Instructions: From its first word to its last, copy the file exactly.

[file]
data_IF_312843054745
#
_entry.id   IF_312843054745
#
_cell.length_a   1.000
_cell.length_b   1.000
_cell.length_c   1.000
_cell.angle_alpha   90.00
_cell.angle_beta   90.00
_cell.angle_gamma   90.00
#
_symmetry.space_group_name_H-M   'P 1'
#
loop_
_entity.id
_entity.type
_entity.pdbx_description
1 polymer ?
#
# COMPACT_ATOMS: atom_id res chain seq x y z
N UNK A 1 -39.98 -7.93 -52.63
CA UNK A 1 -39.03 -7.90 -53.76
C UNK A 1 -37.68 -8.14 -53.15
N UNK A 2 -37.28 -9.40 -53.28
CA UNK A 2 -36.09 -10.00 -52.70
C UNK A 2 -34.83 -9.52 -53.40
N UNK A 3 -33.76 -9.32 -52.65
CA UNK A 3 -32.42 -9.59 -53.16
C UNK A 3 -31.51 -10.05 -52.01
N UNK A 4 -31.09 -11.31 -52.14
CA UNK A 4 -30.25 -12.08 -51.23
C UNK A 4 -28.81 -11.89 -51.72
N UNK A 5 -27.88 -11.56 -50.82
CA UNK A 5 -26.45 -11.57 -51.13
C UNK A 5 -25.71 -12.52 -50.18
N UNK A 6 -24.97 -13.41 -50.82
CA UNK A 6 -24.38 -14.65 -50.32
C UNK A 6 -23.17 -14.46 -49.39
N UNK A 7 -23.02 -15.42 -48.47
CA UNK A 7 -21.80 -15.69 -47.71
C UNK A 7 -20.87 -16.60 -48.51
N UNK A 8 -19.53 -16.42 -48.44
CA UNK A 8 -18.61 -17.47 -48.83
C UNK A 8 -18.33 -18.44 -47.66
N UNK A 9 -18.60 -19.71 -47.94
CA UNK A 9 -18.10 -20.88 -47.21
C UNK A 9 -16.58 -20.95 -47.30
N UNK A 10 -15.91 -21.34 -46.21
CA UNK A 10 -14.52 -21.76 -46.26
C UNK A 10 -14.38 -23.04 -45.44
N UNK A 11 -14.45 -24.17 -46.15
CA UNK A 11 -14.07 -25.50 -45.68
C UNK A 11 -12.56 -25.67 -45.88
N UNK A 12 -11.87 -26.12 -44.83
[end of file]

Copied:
data_IF_312843054745
#
_entry.id   IF_312843054745
#
_cell.length_a   1.000
_cell.length_b   1.000
_cell.length_c   1.000
_cell.angle_alpha   90.00
_cell.angle_beta   90.00
_cell.angle_gamma   90.00
#
_symmetry.space_group_name_H-M   'P 1'
#
loop_
_entity.id
_entity.type
_entity.pdbx_description
1 polymer ?
#
# COMPACT_ATOMS: atom_id res chain seq x y z
N UNK A 1 -39.98 -7.93 -52.63
CA UNK A 1 -39.03 -7.90 -53.76
C UNK A 1 -37.68 -8.14 -53.15
N UNK A 2 -37.28 -9.40 -53.28
CA UNK A 2 -36.09 -10.00 -52.70
C UNK A 2 -34.83 -9.52 -53.40
N UNK A 3 -33.76 -9.32 -52.65
CA UNK A 3 -32.42 -9.59 -53.16
C UNK A 3 -31.51 -10.05 -52.01
N UNK A 4 -31.09 -11.31 -52.14
CA UNK A 4 -30.25 -12.08 -51.23
C UNK A 4 -28.81 -11.89 -51.72
N UNK A 5 -27.88 -11.56 -50.82
CA UNK A 5 -26.45 -11.57 -51.13
C UNK A 5 -25.71 -12.52 -50.18
N UNK A 6 -24.97 -13.41 -50.82
CA UNK A 6 -24.38 -14.65 -50.32
C UNK A 6 -23.17 -14.46 -49.39
N UNK A 7 -23.02 -15.42 -48.47
CA UNK A 7 -21.80 -15.69 -47.71
C UNK A 7 -20.87 -16.60 -48.51
N UNK A 8 -19.53 -16.42 -48.44
CA UNK A 8 -18.61 -17.47 -48.83
C UNK A 8 -18.33 -18.44 -47.66
N UNK A 9 -18.60 -19.71 -47.94
CA UNK A 9 -18.10 -20.88 -47.21
C UNK A 9 -16.58 -20.95 -47.30
N UNK A 10 -15.91 -21.34 -46.21
CA UNK A 10 -14.52 -21.76 -46.26
C UNK A 10 -14.38 -23.04 -45.44
N UNK A 11 -14.45 -24.17 -46.15
CA UNK A 11 -14.07 -25.50 -45.68
C UNK A 11 -12.56 -25.67 -45.88
N UNK A 12 -11.87 -26.12 -44.83